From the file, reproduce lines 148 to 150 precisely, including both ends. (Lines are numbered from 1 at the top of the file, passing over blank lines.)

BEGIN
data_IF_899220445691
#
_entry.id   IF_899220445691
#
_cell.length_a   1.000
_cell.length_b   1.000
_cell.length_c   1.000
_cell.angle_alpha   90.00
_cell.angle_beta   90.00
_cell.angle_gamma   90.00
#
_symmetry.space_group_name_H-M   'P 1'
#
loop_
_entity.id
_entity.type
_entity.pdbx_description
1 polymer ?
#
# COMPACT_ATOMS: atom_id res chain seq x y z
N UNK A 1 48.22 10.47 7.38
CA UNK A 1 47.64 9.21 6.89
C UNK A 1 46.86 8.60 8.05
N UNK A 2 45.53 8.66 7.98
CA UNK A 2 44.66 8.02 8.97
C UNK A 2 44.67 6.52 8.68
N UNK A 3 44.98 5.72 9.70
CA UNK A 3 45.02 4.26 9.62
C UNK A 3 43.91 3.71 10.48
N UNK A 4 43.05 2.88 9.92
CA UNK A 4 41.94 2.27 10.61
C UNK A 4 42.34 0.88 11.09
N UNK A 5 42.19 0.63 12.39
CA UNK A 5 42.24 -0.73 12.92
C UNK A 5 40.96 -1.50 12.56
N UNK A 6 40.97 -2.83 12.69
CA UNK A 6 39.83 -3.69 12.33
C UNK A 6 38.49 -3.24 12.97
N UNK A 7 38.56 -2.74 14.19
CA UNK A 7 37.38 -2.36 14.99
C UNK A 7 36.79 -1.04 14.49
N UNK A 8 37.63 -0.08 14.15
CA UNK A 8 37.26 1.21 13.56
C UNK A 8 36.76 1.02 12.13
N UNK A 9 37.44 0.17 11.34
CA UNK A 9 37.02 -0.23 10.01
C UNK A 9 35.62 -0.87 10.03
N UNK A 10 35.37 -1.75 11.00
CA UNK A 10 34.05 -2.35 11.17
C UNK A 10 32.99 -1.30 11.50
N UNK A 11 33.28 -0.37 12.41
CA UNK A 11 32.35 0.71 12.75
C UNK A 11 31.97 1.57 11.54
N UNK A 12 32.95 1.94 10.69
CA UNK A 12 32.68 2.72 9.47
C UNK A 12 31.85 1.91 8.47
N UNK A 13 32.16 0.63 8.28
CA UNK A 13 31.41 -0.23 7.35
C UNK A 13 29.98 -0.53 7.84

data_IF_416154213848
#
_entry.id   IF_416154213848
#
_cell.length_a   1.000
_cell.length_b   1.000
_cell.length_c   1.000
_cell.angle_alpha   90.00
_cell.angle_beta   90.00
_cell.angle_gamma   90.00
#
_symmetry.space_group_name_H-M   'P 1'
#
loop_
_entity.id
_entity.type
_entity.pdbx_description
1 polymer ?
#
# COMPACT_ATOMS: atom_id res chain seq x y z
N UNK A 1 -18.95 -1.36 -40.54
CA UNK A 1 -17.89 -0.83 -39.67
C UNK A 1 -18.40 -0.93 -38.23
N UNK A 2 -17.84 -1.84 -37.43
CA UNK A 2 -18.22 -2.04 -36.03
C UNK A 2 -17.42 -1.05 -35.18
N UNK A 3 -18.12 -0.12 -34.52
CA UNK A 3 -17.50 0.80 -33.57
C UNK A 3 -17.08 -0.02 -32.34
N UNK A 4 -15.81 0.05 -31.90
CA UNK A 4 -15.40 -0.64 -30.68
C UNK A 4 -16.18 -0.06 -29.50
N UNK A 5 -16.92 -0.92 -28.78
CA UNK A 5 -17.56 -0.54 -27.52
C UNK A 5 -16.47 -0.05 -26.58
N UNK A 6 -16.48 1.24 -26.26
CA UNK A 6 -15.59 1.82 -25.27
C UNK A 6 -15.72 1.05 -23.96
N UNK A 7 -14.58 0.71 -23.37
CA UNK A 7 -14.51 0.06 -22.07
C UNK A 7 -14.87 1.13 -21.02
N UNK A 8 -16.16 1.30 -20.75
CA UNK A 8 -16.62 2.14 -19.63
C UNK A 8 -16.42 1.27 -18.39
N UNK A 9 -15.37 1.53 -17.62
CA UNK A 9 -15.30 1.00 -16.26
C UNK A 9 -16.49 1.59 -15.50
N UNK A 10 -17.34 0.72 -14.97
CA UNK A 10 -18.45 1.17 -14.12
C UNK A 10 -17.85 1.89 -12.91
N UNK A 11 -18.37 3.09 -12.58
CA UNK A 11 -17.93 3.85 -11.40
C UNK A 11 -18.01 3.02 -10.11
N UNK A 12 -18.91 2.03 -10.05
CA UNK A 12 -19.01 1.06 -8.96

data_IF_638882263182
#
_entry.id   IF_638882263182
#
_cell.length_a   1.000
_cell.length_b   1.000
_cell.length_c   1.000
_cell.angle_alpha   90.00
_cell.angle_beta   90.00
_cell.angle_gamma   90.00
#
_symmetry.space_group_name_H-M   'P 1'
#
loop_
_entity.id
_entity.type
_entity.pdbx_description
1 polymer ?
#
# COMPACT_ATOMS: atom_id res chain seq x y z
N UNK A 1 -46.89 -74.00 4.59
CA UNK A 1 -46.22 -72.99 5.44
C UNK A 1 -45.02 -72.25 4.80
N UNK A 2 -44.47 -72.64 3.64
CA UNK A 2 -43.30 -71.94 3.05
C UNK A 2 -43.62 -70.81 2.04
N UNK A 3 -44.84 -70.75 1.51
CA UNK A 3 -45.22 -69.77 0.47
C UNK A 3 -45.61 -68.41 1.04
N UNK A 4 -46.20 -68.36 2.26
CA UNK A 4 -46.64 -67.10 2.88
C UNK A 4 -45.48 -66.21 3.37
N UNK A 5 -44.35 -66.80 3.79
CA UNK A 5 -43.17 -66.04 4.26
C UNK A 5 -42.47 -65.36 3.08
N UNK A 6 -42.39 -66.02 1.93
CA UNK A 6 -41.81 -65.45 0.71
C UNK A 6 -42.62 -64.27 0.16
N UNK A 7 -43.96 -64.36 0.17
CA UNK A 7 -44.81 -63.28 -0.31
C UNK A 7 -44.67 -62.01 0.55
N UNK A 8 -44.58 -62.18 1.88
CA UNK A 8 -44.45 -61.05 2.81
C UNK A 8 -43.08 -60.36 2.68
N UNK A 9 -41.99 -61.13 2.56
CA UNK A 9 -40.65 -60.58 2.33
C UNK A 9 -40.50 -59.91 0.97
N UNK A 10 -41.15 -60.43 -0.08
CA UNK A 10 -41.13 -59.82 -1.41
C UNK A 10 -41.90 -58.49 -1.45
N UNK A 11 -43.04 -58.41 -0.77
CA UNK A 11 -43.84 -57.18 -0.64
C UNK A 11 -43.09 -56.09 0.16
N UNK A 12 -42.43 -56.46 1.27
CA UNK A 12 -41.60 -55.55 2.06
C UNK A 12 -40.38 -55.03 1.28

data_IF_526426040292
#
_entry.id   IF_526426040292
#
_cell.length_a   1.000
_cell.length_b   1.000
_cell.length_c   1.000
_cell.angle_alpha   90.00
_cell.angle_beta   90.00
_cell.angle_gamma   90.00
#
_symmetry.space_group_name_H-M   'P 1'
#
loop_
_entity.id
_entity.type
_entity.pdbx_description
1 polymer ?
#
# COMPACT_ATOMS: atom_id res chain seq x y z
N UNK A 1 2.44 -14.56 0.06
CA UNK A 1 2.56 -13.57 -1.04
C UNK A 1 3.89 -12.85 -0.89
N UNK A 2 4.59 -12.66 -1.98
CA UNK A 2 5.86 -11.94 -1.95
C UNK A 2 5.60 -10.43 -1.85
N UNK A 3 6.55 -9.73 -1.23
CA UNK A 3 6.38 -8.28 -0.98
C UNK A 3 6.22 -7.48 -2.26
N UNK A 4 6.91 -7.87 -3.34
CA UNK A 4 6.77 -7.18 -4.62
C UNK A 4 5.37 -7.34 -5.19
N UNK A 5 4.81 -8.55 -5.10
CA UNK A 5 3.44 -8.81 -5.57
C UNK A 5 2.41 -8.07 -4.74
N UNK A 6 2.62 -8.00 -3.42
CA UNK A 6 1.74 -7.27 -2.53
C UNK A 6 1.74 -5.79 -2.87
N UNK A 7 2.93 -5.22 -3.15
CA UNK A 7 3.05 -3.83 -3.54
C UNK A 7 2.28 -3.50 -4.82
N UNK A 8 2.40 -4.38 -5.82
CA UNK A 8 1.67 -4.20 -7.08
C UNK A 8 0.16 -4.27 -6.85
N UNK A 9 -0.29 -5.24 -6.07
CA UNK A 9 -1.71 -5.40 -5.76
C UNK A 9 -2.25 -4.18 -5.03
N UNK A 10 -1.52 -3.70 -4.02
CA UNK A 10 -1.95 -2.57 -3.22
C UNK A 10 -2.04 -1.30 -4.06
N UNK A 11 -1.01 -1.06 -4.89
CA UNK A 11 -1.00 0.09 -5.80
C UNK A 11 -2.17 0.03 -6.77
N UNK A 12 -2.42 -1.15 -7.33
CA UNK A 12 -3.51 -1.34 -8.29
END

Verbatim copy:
CA UNK A 5 -43.17 -66.04 4.26
C UNK A 5 -42.47 -65.36 3.08
N UNK A 6 -42.39 -66.02 1.93